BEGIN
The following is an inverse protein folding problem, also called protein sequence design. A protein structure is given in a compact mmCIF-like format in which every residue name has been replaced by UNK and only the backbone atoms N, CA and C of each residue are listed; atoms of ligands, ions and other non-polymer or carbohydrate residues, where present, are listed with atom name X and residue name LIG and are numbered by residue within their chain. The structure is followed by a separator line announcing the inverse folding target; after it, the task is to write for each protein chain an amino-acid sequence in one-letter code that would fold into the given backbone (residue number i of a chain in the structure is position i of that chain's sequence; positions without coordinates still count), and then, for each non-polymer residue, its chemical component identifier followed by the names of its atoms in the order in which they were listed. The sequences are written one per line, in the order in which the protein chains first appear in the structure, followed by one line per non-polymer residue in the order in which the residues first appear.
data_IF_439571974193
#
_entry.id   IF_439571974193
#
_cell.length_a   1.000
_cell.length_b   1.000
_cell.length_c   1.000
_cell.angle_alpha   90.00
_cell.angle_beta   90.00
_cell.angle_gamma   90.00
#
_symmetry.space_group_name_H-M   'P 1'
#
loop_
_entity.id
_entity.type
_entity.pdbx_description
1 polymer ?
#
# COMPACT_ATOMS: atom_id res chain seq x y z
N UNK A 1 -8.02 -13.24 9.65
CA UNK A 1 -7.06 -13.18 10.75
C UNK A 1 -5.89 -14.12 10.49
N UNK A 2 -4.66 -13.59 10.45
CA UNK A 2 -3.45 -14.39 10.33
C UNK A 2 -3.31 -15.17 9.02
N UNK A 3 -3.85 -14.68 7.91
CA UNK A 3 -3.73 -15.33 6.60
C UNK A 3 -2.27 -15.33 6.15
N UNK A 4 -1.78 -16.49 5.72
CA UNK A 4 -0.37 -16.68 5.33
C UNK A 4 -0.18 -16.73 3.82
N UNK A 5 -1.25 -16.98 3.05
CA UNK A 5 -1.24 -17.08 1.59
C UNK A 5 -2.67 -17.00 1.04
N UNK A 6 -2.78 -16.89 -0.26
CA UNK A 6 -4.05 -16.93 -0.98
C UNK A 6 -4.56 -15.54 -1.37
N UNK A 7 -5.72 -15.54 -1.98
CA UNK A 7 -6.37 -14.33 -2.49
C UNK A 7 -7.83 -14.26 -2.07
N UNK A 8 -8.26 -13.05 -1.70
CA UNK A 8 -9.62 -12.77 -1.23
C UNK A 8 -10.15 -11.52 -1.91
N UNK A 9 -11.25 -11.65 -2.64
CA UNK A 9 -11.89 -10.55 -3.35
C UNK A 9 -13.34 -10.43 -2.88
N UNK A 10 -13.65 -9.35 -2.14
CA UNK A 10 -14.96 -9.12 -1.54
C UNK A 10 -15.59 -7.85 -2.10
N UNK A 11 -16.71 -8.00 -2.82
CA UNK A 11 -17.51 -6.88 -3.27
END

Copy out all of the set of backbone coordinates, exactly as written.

The following is an inverse protein folding problem, also called protein sequence design. A protein structure is given in a compact mmCIF-like format in which every residue name has been replaced by UNK and only the backbone atoms N, CA and C of each residue are listed; atoms of ligands, ions and other non-polymer or carbohydrate residues, where present, are listed with atom name X and residue name LIG and are numbered by residue within their chain. The structure is followed by a separator line announcing the inverse folding target; after it, the task is to write for each protein chain an amino-acid sequence in one-letter code that would fold into the given backbone (residue number i of a chain in the structure is position i of that chain's sequence; positions without coordinates still count), and then, for each non-polymer residue, its chemical component identifier followed by the names of its atoms in the order in which they were listed. The sequences are written one per line, in the order in which the protein chains first appear in the structure, followed by one line per non-polymer residue in the order in which the residues first appear.
data_IF_439571974193
#
_entry.id   IF_439571974193
#
_cell.length_a   1.000
_cell.length_b   1.000
_cell.length_c   1.000
_cell.angle_alpha   90.00
_cell.angle_beta   90.00
_cell.angle_gamma   90.00
#
_symmetry.space_group_name_H-M   'P 1'
#
loop_
_entity.id
_entity.type
_entity.pdbx_description
1 polymer ?
#
# COMPACT_ATOMS: atom_id res chain seq x y z
N UNK A 1 -8.02 -13.24 9.65
CA UNK A 1 -7.06 -13.18 10.75
C UNK A 1 -5.89 -14.12 10.49
N UNK A 2 -4.66 -13.59 10.45
CA UNK A 2 -3.45 -14.39 10.33
C UNK A 2 -3.31 -15.17 9.02
N UNK A 3 -3.85 -14.68 7.91
CA UNK A 3 -3.73 -15.33 6.60
C UNK A 3 -2.27 -15.33 6.15
N UNK A 4 -1.78 -16.49 5.72
CA UNK A 4 -0.37 -16.68 5.33
C UNK A 4 -0.18 -16.73 3.82
N UNK A 5 -1.25 -16.98 3.05
CA UNK A 5 -1.24 -17.08 1.59
C UNK A 5 -2.67 -17.00 1.04
N UNK A 6 -2.78 -16.89 -0.26
CA UNK A 6 -4.05 -16.93 -0.98
C UNK A 6 -4.56 -15.54 -1.37
N UNK A 7 -5.72 -15.54 -1.98
CA UNK A 7 -6.37 -14.33 -2.49
C UNK A 7 -7.83 -14.26 -2.07
N UNK A 8 -8.26 -13.05 -1.70
CA UNK A 8 -9.62 -12.77 -1.23
C UNK A 8 -10.15 -11.52 -1.91
N UNK A 9 -11.25 -11.65 -2.64
CA UNK A 9 -11.89 -10.55 -3.35
C UNK A 9 -13.34 -10.43 -2.88
N UNK A 10 -13.65 -9.35 -2.14
CA UNK A 10 -14.96 -9.12 -1.54
C UNK A 10 -15.59 -7.85 -2.10
N UNK A 11 -16.71 -8.00 -2.82
CA UNK A 11 -17.51 -6.88 -3.27